My daughter attends a major state university. She had the same problem. Still had a 4.0 in all her classes but struggled to understand the professor. My opinion is if you teach in a state university you should be able to deliver a lecture that the students can understand. Why pay big bucks to pay for a class where the instructor can't deliver a lecture in plain english.
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Offline Stuart Caruk

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Re: Its a sad state of affairs
« Reply #28 on: May 20, 2017, 03:50:52 pm »
baaa... my daughter could program a CNC mill at age 2 1/2. I still recalling her yelling at the neighbors dog... G28, G28, bad dog, G 28.

She's been running a CNC lathe by herself since she was 6...
Stuart Caruk
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Offline dgdrls

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Re: Its a sad state of affairs
« Reply #29 on: May 20, 2017, 09:03:32 pm »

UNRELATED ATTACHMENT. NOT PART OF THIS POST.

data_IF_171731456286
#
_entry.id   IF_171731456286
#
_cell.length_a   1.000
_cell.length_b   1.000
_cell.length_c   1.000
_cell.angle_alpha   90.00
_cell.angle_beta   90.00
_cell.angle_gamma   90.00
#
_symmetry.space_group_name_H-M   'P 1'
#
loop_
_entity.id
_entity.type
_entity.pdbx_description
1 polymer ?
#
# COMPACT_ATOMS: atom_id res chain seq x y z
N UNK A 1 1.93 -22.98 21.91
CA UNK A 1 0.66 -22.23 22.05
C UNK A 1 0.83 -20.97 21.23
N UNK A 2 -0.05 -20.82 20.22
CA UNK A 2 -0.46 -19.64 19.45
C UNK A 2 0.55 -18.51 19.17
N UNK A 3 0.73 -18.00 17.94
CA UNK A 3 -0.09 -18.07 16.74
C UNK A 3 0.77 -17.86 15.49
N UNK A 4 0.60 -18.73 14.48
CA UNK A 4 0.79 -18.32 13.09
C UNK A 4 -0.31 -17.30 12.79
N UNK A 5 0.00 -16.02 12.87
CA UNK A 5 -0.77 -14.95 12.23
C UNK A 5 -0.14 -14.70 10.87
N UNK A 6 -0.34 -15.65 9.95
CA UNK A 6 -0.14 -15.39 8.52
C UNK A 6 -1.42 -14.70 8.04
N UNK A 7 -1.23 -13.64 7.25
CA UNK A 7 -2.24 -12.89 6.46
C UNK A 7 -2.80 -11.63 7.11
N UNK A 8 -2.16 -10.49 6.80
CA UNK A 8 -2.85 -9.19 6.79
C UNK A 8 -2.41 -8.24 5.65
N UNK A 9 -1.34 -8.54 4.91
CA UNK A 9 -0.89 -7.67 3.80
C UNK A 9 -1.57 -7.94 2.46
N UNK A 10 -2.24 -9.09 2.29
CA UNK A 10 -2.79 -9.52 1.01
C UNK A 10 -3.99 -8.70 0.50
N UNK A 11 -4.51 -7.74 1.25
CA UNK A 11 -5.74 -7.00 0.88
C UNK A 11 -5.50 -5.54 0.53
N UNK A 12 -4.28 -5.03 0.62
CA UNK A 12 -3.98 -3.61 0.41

I do my best to make the penny's work,  the balance of the silver is checked for Bicentennial quarters or any other oldies
then they hit the bank cup.  stray penny's as well.

Was sad when the postal Service took out the stamp machines. they gave $1 coins for change along with silver.
I also look for $2 bills.

Did plenty of "field math" when I was surveying full time  but even then most things beyond cuts and fill or stake-out distances
got the calculator

D

Offline OldJack

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Re: Its a sad state of affairs
« Reply #30 on: May 20, 2017, 11:30:01 pm »
A neighbour gal was real proud this morning. Her granddaughter won a First in the Canada-wide Science Fair.  On the other hand I once gave a Cree Indian kid an oral Firearm Safety exam because he couldn't read well enough at 14.  He aced the oral.

Offline Kbeitz

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Re: Its a sad state of affairs
« Reply #31 on: May 21, 2017, 07:52:21 am »
Wow... That's my kinda girl... If only I was younger...